Take the 2-minute tour ×
Stack Overflow is a question and answer site for professional and enthusiast programmers. It's 100% free, no registration required.

I don't understand the apparent contradictory behavior I'm seeing in the following code (Scala 2.9):

class Pimp1(val x : Double) {
  def pluss(that : Pimp1) = x + that.x
  def <(that : Pimp1) = x < that.x

object Pimp1 {
implicit def d2pimp(d : Double) = new Pimp1(d)
implicit def d2pimp(od : Option[Double]) = new Pimp1(od.get)

object Scratch2 extends App {
    import Pimp1._

    5.0 < Some(5.0)

The line '5.0.pluss(Some(5.0))' compiles, but the line after it does not compile with the following error message:

overloaded method value < with alternatives: (x: Double)Boolean (x: Float)Boolean (x: Long)Boolean (x: Int)Boolean (x: Char)Boolean (x: Short)Boolean (x: Byte)Boolean cannot be applied to (Some[Double])

If I add explicit < operator to the Pimp class that takes an Option[Double]:

def <(that : Option[Double]) = x < that.get

Everything compiles fine.

Now, the way I understand Scala implicit conversion rules, this makes perfect sense:

  1. The compiler understands that there's no '<' operator on Double that accepts Option[Double]
  2. It considers the implicit conversion to Pimp1.
  3. If Pimp1 has a suitable operator, it works, otherwise, it generates an error.
  4. Importantly, this demonstrates that the compiler does not consider applying a second (available) implicit conversion, from Option[Double] to Pimp.

This is how I expected things to work.

However, this seems to be contradicted by the first example, where:

  1. The compiler sees that there's no pluss method on Double.
  2. The compiler tries the implicit conversion to Pimp, which does have such a method.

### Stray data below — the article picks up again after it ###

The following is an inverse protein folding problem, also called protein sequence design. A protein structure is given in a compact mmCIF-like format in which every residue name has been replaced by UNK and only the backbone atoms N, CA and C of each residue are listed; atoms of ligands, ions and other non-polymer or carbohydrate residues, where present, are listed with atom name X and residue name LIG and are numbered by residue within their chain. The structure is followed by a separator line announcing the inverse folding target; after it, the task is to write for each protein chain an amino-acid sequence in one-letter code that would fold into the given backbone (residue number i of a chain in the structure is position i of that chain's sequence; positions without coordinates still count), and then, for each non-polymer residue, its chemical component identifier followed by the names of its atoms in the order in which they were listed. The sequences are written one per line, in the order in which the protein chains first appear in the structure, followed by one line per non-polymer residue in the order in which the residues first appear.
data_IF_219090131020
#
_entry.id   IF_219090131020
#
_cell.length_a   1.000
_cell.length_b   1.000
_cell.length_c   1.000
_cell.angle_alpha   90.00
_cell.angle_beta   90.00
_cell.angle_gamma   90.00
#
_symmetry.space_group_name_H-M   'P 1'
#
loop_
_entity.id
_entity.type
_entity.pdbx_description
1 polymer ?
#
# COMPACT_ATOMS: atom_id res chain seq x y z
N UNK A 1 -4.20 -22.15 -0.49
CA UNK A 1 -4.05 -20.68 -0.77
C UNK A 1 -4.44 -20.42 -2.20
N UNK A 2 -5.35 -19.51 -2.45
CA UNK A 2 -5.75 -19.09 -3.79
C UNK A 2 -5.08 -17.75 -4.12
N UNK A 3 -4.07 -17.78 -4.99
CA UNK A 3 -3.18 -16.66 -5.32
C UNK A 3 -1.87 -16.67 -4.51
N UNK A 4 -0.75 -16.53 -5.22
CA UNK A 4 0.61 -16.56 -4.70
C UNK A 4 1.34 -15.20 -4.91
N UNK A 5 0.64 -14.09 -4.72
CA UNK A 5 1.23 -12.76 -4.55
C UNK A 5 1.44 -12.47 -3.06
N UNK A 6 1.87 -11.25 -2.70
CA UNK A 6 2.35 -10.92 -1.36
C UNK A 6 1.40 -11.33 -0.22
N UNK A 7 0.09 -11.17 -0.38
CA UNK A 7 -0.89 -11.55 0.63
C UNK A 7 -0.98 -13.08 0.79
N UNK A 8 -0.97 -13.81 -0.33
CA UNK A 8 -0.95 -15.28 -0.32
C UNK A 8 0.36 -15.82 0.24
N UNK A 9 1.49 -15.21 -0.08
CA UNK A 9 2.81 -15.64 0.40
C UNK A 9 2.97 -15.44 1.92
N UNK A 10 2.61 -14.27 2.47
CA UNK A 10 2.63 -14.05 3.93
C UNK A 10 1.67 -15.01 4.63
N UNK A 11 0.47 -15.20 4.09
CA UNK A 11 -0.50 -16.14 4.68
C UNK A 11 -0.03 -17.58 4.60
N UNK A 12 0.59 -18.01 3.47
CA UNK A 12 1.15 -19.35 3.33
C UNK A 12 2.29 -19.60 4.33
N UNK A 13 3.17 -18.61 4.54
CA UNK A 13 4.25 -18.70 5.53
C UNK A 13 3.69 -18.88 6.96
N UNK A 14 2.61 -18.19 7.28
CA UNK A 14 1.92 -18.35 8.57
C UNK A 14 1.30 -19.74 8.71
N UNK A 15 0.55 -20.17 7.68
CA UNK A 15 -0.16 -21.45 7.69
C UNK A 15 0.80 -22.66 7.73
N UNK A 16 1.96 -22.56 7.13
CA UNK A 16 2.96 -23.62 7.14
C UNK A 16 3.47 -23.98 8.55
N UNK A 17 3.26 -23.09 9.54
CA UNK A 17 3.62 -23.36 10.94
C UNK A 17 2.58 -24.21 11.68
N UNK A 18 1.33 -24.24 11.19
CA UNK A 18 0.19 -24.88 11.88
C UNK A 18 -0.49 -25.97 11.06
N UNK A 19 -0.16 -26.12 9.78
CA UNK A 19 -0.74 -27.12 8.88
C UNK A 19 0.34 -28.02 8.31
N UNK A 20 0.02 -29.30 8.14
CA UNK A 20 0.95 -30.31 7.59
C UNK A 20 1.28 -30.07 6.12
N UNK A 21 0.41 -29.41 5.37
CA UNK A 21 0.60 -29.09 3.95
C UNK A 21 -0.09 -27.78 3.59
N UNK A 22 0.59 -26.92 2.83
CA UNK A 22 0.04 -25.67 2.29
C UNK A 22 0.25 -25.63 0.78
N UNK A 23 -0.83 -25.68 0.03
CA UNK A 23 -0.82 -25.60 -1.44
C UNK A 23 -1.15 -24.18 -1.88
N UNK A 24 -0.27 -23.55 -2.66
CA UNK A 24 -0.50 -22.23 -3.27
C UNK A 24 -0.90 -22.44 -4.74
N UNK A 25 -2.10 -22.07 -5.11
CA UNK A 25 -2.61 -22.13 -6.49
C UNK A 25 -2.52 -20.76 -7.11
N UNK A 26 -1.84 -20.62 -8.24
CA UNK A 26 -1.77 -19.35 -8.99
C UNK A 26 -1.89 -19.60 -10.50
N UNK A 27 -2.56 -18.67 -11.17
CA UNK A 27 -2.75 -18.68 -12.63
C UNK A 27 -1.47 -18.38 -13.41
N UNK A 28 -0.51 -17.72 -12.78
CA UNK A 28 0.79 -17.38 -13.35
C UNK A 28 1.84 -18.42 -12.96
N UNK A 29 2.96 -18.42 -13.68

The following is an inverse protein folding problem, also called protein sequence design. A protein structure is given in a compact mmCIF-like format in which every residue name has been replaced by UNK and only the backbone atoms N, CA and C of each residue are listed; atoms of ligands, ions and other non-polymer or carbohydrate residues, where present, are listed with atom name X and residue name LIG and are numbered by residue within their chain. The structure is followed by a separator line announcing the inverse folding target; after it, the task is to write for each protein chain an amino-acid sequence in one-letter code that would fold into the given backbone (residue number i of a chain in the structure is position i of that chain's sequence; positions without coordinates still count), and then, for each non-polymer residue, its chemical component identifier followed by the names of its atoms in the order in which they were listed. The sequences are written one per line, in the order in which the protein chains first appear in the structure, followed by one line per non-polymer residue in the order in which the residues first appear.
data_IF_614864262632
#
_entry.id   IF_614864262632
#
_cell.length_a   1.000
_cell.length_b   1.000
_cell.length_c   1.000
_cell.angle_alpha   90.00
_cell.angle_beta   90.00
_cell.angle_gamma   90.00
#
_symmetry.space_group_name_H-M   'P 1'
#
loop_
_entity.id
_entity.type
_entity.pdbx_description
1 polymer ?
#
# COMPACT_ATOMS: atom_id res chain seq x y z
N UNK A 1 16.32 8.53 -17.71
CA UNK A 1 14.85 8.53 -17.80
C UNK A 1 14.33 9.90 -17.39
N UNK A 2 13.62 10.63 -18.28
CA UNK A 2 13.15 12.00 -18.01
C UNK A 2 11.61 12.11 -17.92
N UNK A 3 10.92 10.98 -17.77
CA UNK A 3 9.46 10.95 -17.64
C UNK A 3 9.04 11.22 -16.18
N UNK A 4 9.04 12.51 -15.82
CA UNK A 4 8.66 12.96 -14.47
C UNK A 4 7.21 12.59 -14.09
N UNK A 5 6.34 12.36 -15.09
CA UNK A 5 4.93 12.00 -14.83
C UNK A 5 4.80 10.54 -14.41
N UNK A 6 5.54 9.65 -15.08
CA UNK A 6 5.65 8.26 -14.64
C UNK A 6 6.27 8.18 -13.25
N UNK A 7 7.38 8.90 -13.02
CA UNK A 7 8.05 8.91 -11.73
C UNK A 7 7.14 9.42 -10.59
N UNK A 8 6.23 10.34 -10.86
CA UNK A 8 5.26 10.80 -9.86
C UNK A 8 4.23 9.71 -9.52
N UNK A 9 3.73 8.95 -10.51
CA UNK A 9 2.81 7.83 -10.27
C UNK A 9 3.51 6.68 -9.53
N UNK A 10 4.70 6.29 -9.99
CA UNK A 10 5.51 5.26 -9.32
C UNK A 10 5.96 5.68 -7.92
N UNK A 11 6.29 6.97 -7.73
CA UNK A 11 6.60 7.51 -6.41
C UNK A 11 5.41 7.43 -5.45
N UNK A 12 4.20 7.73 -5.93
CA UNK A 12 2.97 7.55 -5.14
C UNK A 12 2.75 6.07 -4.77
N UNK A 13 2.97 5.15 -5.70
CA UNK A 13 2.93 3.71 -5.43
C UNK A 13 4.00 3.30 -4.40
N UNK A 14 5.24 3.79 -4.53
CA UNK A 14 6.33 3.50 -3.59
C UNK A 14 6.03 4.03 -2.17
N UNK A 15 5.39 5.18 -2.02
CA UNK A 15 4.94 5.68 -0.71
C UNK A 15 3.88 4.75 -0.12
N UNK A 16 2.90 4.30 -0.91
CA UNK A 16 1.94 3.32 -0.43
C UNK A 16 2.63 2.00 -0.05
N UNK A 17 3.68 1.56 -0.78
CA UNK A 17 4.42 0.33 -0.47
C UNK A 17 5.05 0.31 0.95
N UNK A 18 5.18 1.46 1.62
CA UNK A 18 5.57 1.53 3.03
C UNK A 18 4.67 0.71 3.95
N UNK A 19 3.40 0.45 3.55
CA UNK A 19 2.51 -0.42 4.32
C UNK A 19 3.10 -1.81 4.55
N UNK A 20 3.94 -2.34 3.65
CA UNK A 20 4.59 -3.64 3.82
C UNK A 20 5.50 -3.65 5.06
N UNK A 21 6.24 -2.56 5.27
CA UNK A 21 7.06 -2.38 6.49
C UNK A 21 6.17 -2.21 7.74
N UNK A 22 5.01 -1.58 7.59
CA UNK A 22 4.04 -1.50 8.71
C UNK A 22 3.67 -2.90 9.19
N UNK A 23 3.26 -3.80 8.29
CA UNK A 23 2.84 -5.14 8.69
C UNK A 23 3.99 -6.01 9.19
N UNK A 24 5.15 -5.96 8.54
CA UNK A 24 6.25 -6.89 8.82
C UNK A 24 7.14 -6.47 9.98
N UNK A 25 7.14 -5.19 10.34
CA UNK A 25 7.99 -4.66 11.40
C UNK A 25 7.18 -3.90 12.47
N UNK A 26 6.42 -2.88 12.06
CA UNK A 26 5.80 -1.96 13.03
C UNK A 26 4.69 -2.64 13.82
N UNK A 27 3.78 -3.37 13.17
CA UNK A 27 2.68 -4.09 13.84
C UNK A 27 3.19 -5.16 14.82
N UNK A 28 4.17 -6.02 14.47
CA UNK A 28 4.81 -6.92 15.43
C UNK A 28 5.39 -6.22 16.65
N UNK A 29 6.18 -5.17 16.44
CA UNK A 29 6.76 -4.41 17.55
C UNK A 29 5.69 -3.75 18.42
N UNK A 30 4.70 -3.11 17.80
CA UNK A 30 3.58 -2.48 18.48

3. However, in order to make the operator work, the compiler has to apply a second implicit conversion, on the argument, to convert it to Pimp.

According to the logic above, this should not compile, but it does. Do the implicit conversion rules treat non-existing methods and non-matching methods differently?

I'd appreciate your help, Scala experts.

share|improve this question
It's interesting, because if you reverse it, it works: Some(5.0) < 5.0 –  Noah Oct 4 '12 at 18:55

1 Answer 1

This makes sense to me. The first one, that works goes like this:

Does Double have a pluss method? No, can we implicitly convert it to something that does? Yes. Ok, now I want to apply the pluss method. Does it take an Option? No. Can I implictly convert Option to soemthing that it does take? yes.

The second one goes like this:

Does Double have a < method? Yes. Does it take an Option? No. can I implicitly convert Option to something that < does take? No.

share|improve this answer
Right. The scala compiler does not try to find an implicit conversion for an object already having the required method. Option does not have comparison so Some(5.0) < 0 works. –  Mikaël Mayer Jul 3 '13 at 13:30

Your Answer


By posting your answer, you agree to the privacy policy and terms of service.

Not the answer you're looking for? Browse other questions tagged or ask your own question.